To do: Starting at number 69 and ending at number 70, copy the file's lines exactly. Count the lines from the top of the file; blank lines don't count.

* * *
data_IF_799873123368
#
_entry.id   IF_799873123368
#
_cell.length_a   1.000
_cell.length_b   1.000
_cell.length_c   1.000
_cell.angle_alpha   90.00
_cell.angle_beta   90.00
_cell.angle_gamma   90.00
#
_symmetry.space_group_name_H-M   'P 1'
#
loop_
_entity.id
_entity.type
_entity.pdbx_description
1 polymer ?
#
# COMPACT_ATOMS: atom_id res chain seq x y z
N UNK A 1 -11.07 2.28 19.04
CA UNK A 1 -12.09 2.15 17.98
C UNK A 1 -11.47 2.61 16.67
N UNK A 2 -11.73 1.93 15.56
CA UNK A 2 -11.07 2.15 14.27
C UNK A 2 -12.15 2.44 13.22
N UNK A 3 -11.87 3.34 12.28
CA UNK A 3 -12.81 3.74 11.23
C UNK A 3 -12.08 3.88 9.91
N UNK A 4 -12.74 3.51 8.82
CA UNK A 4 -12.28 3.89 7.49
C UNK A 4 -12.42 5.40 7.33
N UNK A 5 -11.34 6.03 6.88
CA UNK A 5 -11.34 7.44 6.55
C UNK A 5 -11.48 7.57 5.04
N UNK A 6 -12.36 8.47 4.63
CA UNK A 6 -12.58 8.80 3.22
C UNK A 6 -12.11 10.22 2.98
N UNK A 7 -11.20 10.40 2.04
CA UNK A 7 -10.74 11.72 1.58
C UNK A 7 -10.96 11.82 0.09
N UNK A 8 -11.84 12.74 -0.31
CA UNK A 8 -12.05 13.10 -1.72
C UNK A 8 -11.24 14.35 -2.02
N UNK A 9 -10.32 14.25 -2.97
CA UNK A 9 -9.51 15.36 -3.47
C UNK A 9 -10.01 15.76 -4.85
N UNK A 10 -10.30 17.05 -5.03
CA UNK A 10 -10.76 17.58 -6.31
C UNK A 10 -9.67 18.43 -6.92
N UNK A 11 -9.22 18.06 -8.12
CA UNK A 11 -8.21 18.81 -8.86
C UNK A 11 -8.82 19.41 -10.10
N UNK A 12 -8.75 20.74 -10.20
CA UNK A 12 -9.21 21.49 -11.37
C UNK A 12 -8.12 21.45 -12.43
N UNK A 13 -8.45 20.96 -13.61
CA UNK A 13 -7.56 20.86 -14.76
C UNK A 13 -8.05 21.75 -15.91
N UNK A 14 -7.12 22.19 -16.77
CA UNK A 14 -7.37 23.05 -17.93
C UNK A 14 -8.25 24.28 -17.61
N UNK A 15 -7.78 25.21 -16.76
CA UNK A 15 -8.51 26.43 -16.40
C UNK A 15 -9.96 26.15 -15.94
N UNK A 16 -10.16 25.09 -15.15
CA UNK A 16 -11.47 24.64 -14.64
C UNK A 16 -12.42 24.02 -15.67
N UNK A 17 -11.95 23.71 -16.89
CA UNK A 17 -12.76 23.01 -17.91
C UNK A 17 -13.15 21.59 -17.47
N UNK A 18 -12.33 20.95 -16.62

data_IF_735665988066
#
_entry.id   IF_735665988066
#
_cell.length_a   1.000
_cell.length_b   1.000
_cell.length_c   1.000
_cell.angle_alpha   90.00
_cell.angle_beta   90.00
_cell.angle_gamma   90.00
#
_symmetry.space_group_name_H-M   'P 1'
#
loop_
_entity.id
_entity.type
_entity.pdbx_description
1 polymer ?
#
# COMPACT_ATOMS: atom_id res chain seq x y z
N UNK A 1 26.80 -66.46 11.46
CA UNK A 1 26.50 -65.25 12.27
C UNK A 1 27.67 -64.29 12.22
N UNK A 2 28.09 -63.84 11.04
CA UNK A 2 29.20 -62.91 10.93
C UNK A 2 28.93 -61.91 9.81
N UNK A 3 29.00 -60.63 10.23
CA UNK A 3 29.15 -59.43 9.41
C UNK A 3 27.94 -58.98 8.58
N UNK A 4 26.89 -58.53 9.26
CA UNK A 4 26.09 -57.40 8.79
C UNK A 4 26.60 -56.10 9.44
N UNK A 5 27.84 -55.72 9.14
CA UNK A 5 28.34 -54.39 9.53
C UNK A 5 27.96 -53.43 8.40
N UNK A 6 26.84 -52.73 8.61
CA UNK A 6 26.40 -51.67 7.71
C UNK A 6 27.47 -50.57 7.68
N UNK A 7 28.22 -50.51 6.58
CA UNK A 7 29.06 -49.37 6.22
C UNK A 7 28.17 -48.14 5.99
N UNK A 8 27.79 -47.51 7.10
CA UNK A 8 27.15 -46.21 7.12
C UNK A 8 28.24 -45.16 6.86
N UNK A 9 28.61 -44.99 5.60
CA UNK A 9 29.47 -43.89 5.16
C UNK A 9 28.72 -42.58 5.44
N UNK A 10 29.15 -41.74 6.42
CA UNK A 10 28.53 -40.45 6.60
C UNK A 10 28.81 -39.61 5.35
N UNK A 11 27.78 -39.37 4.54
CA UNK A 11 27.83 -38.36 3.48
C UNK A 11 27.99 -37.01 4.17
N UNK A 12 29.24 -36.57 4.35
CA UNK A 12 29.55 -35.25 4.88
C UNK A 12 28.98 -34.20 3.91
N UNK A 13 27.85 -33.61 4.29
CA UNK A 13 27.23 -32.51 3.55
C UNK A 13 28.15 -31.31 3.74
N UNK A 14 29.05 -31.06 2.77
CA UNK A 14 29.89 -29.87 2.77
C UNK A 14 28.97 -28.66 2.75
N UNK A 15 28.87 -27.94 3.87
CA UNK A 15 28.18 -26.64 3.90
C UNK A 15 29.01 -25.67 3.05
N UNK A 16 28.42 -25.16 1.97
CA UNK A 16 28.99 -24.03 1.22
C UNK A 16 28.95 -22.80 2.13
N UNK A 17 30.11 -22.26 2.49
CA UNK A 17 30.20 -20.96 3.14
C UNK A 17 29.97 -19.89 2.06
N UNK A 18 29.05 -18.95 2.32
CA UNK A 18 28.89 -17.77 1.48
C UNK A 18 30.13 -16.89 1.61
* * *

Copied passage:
N UNK A 17 -11.95 23.71 -16.89
CA UNK A 17 -12.76 23.01 -17.91